RB LeSean McCoy – Pitt –McCoy is headed in the other direction. He had the flu and wasn't able to work out at the Combine. McCoy weighed 204 pounds at his pro day. That's solid for him. He ran around a 4.5, which is OK. The numbers that hurt him were his jumps. His vertical was 28 inches. His broad jump was eight feet, 11 inches. Compare those to Donald Brown, another star runner. Brown had a vertical of 41-and-a-half inches. His broad jump was 10 feet, five inches. The jumps are important because they show lower body explosion. You want a runner who has powerful legs and can explode by or through tacklers.

RB Chris Wells – Ohio State – He had a good showing at the Combine and decided to only run the 40 at the campus workout. Wells weighs more than 230 pounds, but ran in the low 4.4 range. That is an excellent size/speed ratio. If the Eagles were ever looking for a big guy with speed, Wells could be the answer. I still don't know how good of a receiver he is. Ohio State did not throw the ball much overall, let alone to him.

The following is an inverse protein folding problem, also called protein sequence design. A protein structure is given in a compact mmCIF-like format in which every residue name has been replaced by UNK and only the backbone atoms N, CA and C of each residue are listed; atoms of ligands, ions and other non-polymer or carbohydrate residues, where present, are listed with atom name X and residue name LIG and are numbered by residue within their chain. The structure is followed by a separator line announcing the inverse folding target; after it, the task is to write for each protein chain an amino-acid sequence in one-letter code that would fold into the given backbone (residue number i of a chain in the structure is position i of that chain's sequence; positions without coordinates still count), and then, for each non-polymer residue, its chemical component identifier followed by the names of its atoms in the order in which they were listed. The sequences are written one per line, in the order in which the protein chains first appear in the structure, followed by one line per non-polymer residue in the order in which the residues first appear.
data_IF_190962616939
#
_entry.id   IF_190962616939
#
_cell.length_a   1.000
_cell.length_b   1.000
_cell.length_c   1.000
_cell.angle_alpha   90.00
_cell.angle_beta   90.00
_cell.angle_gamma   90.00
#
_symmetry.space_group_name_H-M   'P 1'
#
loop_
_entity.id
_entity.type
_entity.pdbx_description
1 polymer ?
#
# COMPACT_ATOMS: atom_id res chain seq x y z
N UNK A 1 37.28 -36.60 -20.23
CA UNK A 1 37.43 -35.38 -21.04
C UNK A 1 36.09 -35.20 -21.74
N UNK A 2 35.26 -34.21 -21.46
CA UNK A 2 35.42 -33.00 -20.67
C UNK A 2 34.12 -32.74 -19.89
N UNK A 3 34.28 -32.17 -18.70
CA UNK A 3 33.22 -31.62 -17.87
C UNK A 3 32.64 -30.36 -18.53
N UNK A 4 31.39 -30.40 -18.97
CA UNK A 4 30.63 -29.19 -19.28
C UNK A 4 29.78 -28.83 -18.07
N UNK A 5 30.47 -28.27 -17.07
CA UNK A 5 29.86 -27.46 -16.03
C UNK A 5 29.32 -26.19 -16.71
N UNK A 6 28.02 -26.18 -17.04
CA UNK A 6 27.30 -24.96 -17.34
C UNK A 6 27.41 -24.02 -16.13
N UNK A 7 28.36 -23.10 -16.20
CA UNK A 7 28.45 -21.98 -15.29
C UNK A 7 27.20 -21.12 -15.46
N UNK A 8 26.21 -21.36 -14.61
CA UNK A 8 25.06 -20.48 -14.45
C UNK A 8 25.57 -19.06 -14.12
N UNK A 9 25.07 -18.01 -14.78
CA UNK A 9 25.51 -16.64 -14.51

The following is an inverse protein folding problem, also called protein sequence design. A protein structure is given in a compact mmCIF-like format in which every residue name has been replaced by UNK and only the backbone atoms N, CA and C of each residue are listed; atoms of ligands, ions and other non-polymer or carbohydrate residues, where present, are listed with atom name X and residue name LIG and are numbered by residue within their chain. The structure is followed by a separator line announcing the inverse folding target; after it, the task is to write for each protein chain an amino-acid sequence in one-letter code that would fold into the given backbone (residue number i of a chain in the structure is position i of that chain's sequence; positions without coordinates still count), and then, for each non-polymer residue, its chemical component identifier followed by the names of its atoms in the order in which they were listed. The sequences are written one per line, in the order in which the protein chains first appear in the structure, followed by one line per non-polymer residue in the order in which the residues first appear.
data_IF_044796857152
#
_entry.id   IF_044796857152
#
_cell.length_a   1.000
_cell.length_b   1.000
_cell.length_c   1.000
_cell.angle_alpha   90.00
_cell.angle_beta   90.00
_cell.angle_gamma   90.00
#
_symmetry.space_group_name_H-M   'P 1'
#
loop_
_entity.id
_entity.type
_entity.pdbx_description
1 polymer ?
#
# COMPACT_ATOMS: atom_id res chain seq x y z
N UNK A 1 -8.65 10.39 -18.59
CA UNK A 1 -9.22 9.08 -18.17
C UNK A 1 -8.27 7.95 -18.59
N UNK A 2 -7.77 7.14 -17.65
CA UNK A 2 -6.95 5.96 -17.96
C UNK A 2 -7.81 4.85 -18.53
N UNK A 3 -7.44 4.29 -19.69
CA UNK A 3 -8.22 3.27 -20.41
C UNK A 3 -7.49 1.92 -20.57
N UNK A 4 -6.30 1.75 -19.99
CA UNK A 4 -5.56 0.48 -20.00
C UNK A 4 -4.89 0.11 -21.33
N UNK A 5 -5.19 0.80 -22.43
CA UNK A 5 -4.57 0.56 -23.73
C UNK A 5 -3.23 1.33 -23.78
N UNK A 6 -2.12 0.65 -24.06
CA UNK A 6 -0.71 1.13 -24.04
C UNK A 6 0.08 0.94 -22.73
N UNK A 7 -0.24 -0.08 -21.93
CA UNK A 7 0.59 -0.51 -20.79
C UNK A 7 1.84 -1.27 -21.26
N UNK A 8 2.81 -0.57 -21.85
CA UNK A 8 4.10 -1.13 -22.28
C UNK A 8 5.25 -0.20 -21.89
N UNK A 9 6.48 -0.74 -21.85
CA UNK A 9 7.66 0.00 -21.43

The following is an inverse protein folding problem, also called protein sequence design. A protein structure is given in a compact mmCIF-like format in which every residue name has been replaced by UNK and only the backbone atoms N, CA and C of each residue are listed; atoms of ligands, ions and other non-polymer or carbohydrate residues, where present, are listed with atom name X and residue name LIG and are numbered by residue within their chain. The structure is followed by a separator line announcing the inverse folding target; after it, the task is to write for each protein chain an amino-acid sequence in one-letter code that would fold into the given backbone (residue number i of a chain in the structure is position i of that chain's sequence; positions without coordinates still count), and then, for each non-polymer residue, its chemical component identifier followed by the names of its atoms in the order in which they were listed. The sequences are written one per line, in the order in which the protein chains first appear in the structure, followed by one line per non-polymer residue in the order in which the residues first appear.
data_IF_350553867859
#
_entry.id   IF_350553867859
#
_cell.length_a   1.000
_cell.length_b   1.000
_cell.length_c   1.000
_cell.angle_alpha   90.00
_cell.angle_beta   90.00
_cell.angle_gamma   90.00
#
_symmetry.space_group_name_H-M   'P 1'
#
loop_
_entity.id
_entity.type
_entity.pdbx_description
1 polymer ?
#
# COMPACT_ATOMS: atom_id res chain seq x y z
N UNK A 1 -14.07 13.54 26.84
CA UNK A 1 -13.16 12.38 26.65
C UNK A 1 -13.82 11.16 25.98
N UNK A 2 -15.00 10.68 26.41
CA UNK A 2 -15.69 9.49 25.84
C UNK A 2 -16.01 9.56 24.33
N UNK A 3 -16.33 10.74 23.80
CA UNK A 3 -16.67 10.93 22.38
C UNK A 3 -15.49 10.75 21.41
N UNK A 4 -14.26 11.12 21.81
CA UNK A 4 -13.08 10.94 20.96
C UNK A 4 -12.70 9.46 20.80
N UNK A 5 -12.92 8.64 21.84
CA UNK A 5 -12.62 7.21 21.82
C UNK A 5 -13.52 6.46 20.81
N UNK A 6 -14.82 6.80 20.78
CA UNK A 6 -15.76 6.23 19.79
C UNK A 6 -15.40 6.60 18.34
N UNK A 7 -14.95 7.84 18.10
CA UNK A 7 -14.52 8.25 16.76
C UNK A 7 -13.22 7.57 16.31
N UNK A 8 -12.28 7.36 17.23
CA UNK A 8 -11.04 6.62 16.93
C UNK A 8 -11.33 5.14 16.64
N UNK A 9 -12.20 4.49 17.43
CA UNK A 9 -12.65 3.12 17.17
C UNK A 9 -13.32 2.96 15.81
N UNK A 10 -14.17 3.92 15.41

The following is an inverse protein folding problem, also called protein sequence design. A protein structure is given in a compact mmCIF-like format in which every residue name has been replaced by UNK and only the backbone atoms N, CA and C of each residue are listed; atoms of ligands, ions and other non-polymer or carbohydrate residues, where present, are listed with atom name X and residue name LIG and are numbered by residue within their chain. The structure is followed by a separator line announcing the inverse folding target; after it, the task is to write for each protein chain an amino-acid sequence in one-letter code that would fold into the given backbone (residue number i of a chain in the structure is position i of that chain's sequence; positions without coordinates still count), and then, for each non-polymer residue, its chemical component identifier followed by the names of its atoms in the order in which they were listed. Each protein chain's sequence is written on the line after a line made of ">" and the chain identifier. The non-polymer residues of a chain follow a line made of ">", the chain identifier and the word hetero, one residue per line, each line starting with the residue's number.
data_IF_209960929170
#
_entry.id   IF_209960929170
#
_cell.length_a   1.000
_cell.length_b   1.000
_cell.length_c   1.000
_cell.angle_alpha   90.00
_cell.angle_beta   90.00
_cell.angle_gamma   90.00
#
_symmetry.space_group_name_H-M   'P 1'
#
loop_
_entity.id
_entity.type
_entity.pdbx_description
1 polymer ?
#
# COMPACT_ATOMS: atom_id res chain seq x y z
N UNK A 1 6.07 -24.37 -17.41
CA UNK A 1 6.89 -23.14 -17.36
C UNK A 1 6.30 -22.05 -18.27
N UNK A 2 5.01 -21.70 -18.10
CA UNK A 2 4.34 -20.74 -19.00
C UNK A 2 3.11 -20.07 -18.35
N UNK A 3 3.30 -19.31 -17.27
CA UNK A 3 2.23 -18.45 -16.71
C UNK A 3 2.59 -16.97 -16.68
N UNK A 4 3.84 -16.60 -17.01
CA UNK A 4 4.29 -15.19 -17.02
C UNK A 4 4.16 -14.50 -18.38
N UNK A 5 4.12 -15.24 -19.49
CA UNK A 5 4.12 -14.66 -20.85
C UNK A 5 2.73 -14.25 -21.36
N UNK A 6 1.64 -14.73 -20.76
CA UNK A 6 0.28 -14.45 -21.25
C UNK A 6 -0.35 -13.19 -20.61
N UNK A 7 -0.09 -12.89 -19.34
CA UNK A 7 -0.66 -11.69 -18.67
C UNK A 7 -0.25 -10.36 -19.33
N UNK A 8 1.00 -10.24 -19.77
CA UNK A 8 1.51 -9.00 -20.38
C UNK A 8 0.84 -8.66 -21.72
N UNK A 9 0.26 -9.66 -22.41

OT Andre Smith – Alabama –Smith has had a disastrous off-season. He did not work out at the Combine. He publicly announced there that he hadn't been training much and that was the reason for not working out. Smith left the Combine without notifying officials that he was heading home. That caused unnecessary grief. He then had a poor showing at his pro day. He looked slow and stiff. He didn't even lift as well as expected, only putting up 19 reps. The only good news was his weight of 325 pounds. He's got that under control.

I've received quite a few questions about whether the Eagles should draft Smith if he falls to them at No. 21. I don't think so. The poor workout doesn't erase the fact that he was a dominant blocker during the season. No one questions his ability to perform on the field. The problem he has is what happens off the field. Smith isn't a criminal or anything like that. He just does boneheaded things. He got mixed up with an agent and got suspended for the Sugar Bowl. He was then slow to hire an agent and get busy training. He didn't handle the Combine well at all. He wasn't properly prepared for his pro day.